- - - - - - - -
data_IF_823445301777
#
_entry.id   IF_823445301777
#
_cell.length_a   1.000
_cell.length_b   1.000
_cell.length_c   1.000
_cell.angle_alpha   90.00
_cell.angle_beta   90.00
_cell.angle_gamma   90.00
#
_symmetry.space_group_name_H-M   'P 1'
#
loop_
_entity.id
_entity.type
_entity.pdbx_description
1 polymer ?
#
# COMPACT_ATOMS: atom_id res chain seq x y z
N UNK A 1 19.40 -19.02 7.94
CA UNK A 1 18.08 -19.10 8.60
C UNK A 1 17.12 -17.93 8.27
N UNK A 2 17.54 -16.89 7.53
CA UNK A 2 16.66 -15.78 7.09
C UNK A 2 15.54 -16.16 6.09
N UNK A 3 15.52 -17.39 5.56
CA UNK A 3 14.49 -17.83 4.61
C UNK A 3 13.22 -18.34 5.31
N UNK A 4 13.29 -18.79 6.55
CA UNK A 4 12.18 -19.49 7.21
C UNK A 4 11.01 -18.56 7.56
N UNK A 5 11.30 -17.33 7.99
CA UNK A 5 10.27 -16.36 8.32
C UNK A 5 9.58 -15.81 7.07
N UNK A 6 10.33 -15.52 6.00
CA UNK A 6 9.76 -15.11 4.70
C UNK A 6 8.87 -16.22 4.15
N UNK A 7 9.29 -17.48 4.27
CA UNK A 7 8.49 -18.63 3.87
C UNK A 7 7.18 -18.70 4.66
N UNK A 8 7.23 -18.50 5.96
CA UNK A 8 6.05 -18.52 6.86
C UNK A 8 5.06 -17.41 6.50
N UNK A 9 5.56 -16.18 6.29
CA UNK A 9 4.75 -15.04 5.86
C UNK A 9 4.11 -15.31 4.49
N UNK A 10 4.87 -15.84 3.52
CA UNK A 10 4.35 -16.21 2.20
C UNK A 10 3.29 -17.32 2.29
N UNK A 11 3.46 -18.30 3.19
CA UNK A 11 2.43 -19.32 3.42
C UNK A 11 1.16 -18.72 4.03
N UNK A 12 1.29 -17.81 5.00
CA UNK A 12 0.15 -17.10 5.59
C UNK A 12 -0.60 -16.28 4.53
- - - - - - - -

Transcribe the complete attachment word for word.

data_IF_823445301777
#
_entry.id   IF_823445301777
#
_cell.length_a   1.000
_cell.length_b   1.000
_cell.length_c   1.000
_cell.angle_alpha   90.00
_cell.angle_beta   90.00
_cell.angle_gamma   90.00
#
_symmetry.space_group_name_H-M   'P 1'
#
loop_
_entity.id
_entity.type
_entity.pdbx_description
1 polymer ?
#
# COMPACT_ATOMS: atom_id res chain seq x y z
N UNK A 1 19.40 -19.02 7.94
CA UNK A 1 18.08 -19.10 8.60
C UNK A 1 17.12 -17.93 8.27
N UNK A 2 17.54 -16.89 7.53
CA UNK A 2 16.66 -15.78 7.09
C UNK A 2 15.54 -16.16 6.09
N UNK A 3 15.52 -17.39 5.56
CA UNK A 3 14.49 -17.83 4.61
C UNK A 3 13.22 -18.34 5.31
N UNK A 4 13.29 -18.79 6.55
CA UNK A 4 12.18 -19.49 7.21
C UNK A 4 11.01 -18.56 7.56
N UNK A 5 11.30 -17.33 7.99
CA UNK A 5 10.27 -16.36 8.32
C UNK A 5 9.58 -15.81 7.07
N UNK A 6 10.33 -15.52 6.00
CA UNK A 6 9.76 -15.11 4.70
C UNK A 6 8.87 -16.22 4.15
N UNK A 7 9.29 -17.48 4.27
CA UNK A 7 8.49 -18.63 3.87
C UNK A 7 7.18 -18.70 4.66
N UNK A 8 7.23 -18.50 5.96
CA UNK A 8 6.05 -18.52 6.86
C UNK A 8 5.06 -17.41 6.50
N UNK A 9 5.56 -16.18 6.29
CA UNK A 9 4.75 -15.04 5.86
C UNK A 9 4.11 -15.31 4.49
N UNK A 10 4.87 -15.84 3.52
CA UNK A 10 4.35 -16.21 2.20
C UNK A 10 3.29 -17.32 2.29
N UNK A 11 3.46 -18.30 3.19
CA UNK A 11 2.43 -19.32 3.42
C UNK A 11 1.16 -18.72 4.03
N UNK A 12 1.29 -17.81 5.00
CA UNK A 12 0.15 -17.10 5.59
C UNK A 12 -0.60 -16.28 4.53